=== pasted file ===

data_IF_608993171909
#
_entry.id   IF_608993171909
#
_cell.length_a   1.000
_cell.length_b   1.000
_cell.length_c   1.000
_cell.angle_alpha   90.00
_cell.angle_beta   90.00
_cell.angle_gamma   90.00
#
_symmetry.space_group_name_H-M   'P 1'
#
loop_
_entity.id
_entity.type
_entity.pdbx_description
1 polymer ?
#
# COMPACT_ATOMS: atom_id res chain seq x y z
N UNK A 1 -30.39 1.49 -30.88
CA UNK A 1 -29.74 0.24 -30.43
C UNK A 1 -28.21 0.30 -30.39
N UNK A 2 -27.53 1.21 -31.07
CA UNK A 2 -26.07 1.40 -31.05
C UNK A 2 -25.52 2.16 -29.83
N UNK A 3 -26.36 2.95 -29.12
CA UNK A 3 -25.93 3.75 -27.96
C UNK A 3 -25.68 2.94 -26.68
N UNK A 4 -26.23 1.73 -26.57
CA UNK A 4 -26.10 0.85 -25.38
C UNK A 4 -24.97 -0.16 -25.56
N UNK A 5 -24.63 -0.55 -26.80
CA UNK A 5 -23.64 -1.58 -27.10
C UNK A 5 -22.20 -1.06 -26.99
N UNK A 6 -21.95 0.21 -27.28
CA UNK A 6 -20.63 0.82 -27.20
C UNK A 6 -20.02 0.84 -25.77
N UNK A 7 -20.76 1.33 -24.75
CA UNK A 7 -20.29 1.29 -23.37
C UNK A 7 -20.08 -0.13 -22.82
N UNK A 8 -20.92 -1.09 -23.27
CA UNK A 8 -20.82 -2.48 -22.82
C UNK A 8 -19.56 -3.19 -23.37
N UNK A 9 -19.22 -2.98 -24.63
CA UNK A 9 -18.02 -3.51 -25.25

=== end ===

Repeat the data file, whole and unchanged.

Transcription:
data_IF_608993171909
#
_entry.id   IF_608993171909
#
_cell.length_a   1.000
_cell.length_b   1.000
_cell.length_c   1.000
_cell.angle_alpha   90.00
_cell.angle_beta   90.00
_cell.angle_gamma   90.00
#
_symmetry.space_group_name_H-M   'P 1'
#
loop_
_entity.id
_entity.type
_entity.pdbx_description
1 polymer ?
#
# COMPACT_ATOMS: atom_id res chain seq x y z
N UNK A 1 -30.39 1.49 -30.88
CA UNK A 1 -29.74 0.24 -30.43
C UNK A 1 -28.21 0.30 -30.39
N UNK A 2 -27.53 1.21 -31.07
CA UNK A 2 -26.07 1.40 -31.05
C UNK A 2 -25.52 2.16 -29.83
N UNK A 3 -26.36 2.95 -29.12
CA UNK A 3 -25.93 3.75 -27.96
C UNK A 3 -25.68 2.94 -26.68
N UNK A 4 -26.23 1.73 -26.57
CA UNK A 4 -26.10 0.85 -25.38
C UNK A 4 -24.97 -0.16 -25.56
N UNK A 5 -24.63 -0.55 -26.80
CA UNK A 5 -23.64 -1.58 -27.10
C UNK A 5 -22.20 -1.06 -26.99
N UNK A 6 -21.95 0.21 -27.28
CA UNK A 6 -20.63 0.82 -27.20
C UNK A 6 -20.02 0.84 -25.77
N UNK A 7 -20.76 1.33 -24.75
CA UNK A 7 -20.29 1.29 -23.37
C UNK A 7 -20.08 -0.13 -22.82
N UNK A 8 -20.92 -1.09 -23.27
CA UNK A 8 -20.82 -2.48 -22.82
C UNK A 8 -19.56 -3.19 -23.37
N UNK A 9 -19.22 -2.98 -24.63
CA UNK A 9 -18.02 -3.51 -25.25